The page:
In what ways are risk managers preparing for a possible disruption to normal business practices, Nathan Skinner finds out

The discovery of Avian Influenza in three dead wild mute swans in Dorset’s Chesil Beach area is the latest in a series of reports from the Department for Environment Food and Rural Affairs (DEFRA) noting cases of the highly pathogenic strain of H5N1.

In November the culling of birds infected with Avian Influenza began on a Suffolk farm and a week later the disease was detected in a second premises. Last year the agricultural industry was also unfortunate enough to be hit by disruption stemming from outbreaks of bluetongue and foot and mouth disease.

In the latest incident, DEFRA said there will be no culling of wild birds because such action could disperse them further and would not aid control. Acting Chief Veterinary Officer Fred Landeg commented: “While this is obviously unwelcome news, we have always said that Britain is at a constant low level of risk of introduction of Avian Influenza.”

The 1918 Spanish flu is often used as a basis for projecting the possible impact of a severe pandemic, but a report published in December found that today’s populations are far better equipped to deal with life-threatening diseases.

The Chief Risk Officer (CRO) Forum’s Emerging Risks Initiative concluded that advances in medical technology and global health monitoring should be taken into account and that in projecting excess mortality of a flu pandemic in today’s world, 1918 figures should be substantially reduced.

Nonetheless, the impact of a pandemic could still be profound, particularly considering the density of populations in urban areas, advances in human mobility and globalization. A human pandemic could escalate quickly, last for many months, and infect 25% or more of the world’s population, according to public health experts.

Humans can catch Avian Flu, but only after coming into close proximity and handling infected birds. As such, currently H5N1 is not itself a business threat except for the poultry industry—Aon predicted that an outbreak could cost UK poultry farmers as much as £30m—but risk managers are advised to consider the knock on effects of a possible outbreak.

Firms may want to review their business continuity planning, suggests Paul Hopkin, technical director AIRMIC: ‘I think the most important concern for risk managers is the underlying desire to have business continuity plans (BCP) in place to deal with the consequences of an avian flu outbreak.’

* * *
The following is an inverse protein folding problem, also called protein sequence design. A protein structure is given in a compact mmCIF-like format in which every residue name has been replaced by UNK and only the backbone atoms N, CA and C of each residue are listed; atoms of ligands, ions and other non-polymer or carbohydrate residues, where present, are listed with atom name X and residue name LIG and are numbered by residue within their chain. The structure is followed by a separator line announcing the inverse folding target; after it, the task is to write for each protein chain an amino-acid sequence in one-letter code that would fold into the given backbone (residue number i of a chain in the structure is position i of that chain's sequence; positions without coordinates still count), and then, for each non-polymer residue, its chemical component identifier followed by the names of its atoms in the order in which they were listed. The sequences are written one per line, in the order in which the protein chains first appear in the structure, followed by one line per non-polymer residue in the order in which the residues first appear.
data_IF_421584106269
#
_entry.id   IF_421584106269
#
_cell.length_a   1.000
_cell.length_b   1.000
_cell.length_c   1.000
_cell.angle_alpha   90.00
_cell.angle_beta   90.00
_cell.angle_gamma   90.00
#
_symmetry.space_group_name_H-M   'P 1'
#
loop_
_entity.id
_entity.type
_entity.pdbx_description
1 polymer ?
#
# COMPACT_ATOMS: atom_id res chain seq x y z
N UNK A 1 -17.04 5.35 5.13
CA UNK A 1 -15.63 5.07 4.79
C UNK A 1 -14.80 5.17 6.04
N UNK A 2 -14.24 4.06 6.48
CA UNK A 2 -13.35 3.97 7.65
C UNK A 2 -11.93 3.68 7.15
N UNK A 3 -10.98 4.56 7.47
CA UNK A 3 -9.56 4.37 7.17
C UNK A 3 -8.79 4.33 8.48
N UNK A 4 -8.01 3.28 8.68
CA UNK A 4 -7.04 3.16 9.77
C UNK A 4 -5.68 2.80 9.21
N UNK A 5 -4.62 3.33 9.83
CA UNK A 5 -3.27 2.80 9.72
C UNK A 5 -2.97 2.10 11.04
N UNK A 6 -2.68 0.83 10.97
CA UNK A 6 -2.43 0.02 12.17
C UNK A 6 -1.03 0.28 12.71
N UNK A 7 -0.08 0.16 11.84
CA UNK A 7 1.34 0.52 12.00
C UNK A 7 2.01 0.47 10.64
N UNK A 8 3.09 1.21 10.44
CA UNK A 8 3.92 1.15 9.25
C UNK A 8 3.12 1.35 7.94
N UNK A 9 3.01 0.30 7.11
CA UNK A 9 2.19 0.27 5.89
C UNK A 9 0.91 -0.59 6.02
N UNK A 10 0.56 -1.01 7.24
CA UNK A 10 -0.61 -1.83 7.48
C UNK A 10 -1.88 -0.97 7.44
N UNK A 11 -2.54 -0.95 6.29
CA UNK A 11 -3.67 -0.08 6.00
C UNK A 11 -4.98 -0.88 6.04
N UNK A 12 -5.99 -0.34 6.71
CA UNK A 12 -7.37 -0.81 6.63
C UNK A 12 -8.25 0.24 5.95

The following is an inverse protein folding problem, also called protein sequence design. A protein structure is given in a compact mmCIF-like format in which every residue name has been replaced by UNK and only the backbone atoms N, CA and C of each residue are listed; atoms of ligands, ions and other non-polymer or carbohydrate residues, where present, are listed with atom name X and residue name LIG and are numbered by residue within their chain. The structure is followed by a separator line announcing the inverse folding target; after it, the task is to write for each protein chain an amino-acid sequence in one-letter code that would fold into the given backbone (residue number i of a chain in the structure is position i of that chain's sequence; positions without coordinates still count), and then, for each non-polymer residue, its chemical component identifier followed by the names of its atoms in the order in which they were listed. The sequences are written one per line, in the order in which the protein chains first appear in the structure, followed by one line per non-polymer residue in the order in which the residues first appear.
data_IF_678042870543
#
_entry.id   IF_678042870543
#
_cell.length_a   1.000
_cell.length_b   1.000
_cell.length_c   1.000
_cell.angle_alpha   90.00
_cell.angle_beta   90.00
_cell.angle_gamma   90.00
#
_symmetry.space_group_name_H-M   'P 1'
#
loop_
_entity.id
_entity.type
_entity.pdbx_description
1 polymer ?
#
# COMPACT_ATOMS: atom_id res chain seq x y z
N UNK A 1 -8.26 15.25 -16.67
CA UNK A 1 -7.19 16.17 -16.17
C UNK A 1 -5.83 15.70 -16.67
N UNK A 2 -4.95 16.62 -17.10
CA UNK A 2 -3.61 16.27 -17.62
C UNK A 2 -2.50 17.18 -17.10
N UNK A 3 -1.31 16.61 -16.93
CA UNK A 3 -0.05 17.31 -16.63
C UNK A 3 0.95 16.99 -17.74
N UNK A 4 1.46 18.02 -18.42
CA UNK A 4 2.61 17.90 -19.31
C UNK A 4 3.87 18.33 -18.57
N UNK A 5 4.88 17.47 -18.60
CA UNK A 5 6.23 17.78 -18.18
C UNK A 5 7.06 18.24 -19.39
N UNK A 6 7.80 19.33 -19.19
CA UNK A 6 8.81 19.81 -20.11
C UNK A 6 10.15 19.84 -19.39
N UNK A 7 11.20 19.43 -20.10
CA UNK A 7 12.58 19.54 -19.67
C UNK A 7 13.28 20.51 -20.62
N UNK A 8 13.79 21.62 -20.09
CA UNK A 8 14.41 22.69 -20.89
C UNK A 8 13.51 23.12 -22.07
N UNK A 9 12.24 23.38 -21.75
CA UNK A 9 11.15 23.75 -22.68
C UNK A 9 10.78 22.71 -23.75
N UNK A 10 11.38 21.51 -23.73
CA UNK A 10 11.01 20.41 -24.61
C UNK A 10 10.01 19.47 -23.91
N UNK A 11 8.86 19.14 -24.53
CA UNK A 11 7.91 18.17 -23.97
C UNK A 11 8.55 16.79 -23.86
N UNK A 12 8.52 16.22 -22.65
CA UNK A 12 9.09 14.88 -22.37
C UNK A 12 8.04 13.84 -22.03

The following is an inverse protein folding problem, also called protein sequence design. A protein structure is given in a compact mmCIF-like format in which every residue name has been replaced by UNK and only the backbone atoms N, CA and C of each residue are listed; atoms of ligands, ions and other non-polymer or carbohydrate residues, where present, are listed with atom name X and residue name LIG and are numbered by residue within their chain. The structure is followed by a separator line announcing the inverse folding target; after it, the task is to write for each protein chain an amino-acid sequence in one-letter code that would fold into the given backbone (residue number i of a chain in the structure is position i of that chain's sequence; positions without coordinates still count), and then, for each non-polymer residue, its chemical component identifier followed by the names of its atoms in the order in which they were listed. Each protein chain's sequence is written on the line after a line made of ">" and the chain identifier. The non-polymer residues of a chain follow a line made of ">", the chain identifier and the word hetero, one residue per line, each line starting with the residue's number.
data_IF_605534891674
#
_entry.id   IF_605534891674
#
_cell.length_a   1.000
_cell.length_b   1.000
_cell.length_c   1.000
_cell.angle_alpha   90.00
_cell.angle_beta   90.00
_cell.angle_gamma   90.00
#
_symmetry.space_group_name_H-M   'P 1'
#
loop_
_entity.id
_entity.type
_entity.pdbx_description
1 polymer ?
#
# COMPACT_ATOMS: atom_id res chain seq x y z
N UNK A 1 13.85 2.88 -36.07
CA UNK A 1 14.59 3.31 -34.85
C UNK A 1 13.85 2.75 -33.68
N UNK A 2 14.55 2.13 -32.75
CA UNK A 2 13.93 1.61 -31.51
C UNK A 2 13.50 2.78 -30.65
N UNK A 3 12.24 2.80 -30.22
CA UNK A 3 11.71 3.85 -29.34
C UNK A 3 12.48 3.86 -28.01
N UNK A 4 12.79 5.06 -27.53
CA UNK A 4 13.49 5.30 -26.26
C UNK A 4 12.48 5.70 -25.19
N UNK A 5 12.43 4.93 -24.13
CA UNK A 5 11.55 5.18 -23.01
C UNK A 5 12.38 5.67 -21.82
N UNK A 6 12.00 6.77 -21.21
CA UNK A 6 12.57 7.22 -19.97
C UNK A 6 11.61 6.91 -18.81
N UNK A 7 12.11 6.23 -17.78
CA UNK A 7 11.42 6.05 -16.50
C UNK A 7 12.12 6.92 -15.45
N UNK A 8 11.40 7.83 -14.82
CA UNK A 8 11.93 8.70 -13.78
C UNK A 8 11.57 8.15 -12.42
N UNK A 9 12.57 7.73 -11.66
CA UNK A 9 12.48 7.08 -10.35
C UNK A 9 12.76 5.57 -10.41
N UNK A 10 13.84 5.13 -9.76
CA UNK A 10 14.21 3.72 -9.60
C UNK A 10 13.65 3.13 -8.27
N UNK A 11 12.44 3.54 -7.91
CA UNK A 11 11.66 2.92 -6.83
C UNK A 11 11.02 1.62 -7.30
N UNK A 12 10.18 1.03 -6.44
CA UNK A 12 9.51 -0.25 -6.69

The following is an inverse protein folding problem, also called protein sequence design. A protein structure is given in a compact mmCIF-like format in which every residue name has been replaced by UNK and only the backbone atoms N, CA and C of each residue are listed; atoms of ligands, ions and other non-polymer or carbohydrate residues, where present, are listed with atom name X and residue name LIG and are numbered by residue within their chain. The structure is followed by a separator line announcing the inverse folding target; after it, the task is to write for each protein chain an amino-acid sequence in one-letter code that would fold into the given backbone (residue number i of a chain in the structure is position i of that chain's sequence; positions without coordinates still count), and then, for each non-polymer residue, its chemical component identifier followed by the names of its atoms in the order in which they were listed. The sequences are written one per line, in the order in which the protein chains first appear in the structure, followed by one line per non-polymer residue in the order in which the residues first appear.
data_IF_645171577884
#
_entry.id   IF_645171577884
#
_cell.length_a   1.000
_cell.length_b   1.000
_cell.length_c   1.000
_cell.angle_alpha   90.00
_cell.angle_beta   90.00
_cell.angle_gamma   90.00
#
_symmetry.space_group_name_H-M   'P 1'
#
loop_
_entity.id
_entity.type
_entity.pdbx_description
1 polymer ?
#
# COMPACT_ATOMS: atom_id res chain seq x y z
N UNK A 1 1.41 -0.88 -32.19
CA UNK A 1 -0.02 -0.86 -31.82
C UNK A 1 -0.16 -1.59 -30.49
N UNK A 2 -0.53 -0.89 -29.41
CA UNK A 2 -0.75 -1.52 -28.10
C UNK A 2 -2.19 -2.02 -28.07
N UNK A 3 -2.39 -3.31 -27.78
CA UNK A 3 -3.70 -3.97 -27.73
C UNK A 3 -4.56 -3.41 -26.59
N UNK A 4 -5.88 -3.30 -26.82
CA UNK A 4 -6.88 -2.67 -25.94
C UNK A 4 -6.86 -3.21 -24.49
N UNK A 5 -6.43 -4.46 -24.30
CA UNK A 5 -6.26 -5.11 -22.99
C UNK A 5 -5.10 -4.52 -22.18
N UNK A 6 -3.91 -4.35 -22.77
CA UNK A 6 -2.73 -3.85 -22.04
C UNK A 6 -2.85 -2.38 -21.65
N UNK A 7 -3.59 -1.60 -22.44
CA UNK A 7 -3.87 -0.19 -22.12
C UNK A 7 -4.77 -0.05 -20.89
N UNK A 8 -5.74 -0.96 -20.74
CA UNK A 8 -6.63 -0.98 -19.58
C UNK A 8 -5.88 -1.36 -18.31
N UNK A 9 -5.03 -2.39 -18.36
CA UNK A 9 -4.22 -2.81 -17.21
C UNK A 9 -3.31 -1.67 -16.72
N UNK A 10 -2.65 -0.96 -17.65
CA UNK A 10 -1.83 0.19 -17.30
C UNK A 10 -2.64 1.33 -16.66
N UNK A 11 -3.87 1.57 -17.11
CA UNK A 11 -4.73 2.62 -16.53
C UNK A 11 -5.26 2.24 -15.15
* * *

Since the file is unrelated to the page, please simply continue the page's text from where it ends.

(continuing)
In a recent StrategicRISK survey, the threat posed by a pandemic was cited as the biggest fear for most European risk managers. In the survey, the BCP methodology surfaced as a popular approach for dealing with a pandemic crisis—73% of the risk managers who said pandemics were a serious concern had also prepared a BCP.

‘Absence from work is the most immediate problem that could follow an outbreak of Avian Flu,’ confirmed Hopkin.

In the worst case scenario, a pandemic flu, arising from a mutation allowing the virus to be transmitted from human to human, could lead to 50% absence from work at the peak, according to Marsh’s risk consultancy.

Non-attendance could be the result of the illness itself or a desire for people not to gather in large numbers. Such an event could mean having fewer people, losing certain critical people, or having staff work from home or other remote locations.

Furthermore, a human to human form of the disease is likely to lead to immediate extensive restrictions on travel, and possibly the passage of some goods. A typical comment from risk managers in the StrategicRISK survey was: ‘Our main concern is the ability to continue offering key services with potentially depleted resources.’

Businesses would do well to assess how a pandemic might affect services from suppliers and vendors—particularly in areas where incidence of the disease may be concentrated—said Marsh in advice issued at the time of the Suffolk bird flu outbreak.

'This is a real threat and businesses should take precautions,’ added Marsh.

‘The focus that risk managers tend to look at is the threat of communications and peripheral services being disrupted,’ added Hopkin.

The publication of BCP standards combined with recent crises like the significant disruption caused by the summer floods, have raised the awareness of risk managers to the possible impact of disruption to normal practices.

‘Risk managers are increasingly concerned about these disruptions within an existing framework of BCP,’ concluded Hopkin.